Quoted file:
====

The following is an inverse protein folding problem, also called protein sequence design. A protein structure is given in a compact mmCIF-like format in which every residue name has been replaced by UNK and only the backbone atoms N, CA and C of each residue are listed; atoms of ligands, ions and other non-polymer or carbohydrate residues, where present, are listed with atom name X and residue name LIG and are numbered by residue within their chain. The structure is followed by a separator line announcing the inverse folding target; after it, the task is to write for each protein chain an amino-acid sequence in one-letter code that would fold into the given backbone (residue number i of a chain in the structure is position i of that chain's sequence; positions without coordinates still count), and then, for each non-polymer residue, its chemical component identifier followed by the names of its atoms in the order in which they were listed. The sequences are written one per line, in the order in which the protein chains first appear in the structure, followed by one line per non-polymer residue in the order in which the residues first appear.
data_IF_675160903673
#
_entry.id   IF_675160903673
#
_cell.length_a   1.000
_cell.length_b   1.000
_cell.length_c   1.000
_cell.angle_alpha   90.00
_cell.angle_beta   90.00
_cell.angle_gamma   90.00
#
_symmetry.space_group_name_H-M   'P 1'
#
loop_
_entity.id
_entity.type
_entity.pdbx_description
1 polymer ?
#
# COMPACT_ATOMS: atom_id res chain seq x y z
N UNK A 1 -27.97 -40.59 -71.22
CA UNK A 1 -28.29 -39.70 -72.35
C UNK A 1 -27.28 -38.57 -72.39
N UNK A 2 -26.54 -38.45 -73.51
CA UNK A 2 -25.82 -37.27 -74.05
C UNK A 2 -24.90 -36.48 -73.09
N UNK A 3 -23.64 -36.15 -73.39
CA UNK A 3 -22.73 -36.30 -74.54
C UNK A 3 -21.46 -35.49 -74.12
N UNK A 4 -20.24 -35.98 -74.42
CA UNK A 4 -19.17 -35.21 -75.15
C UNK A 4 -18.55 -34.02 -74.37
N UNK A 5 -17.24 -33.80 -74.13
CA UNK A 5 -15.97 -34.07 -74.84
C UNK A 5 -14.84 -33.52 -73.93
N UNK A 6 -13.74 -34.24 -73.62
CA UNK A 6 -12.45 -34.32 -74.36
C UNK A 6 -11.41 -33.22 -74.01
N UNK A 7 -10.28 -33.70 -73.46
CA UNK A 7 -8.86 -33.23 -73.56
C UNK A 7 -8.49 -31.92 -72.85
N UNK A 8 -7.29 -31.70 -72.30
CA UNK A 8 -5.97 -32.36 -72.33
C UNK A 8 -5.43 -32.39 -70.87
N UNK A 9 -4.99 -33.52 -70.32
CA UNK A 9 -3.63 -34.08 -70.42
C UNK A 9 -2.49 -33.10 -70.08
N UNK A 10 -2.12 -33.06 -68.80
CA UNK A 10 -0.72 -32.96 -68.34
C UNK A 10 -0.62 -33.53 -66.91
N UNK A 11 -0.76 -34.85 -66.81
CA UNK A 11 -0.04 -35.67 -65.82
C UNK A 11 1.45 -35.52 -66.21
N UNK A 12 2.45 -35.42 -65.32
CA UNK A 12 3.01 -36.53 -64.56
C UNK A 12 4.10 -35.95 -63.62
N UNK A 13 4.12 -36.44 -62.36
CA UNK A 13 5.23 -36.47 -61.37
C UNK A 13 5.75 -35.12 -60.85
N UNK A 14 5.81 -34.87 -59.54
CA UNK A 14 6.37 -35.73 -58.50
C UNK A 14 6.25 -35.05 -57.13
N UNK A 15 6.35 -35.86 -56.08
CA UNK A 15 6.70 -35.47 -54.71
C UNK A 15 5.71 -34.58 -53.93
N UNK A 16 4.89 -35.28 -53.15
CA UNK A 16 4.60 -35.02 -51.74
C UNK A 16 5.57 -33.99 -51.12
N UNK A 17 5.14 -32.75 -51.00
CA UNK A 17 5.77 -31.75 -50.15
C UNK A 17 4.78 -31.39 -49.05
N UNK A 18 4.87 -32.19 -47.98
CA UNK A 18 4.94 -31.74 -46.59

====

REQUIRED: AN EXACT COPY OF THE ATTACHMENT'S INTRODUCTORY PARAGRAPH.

The following is an inverse protein folding problem, also called protein sequence design. A protein structure is given in a compact mmCIF-like format in which every residue name has been replaced by UNK and only the backbone atoms N, CA and C of each residue are listed; atoms of ligands, ions and other non-polymer or carbohydrate residues, where present, are listed with atom name X and residue name LIG and are numbered by residue within their chain. The structure is followed by a separator line announcing the inverse folding target; after it, the task is to write for each protein chain an amino-acid sequence in one-letter code that would fold into the given backbone (residue number i of a chain in the structure is position i of that chain's sequence; positions without coordinates still count), and then, for each non-polymer residue, its chemical component identifier followed by the names of its atoms in the order in which they were listed. The sequences are written one per line, in the order in which the protein chains first appear in the structure, followed by one line per non-polymer residue in the order in which the residues first appear.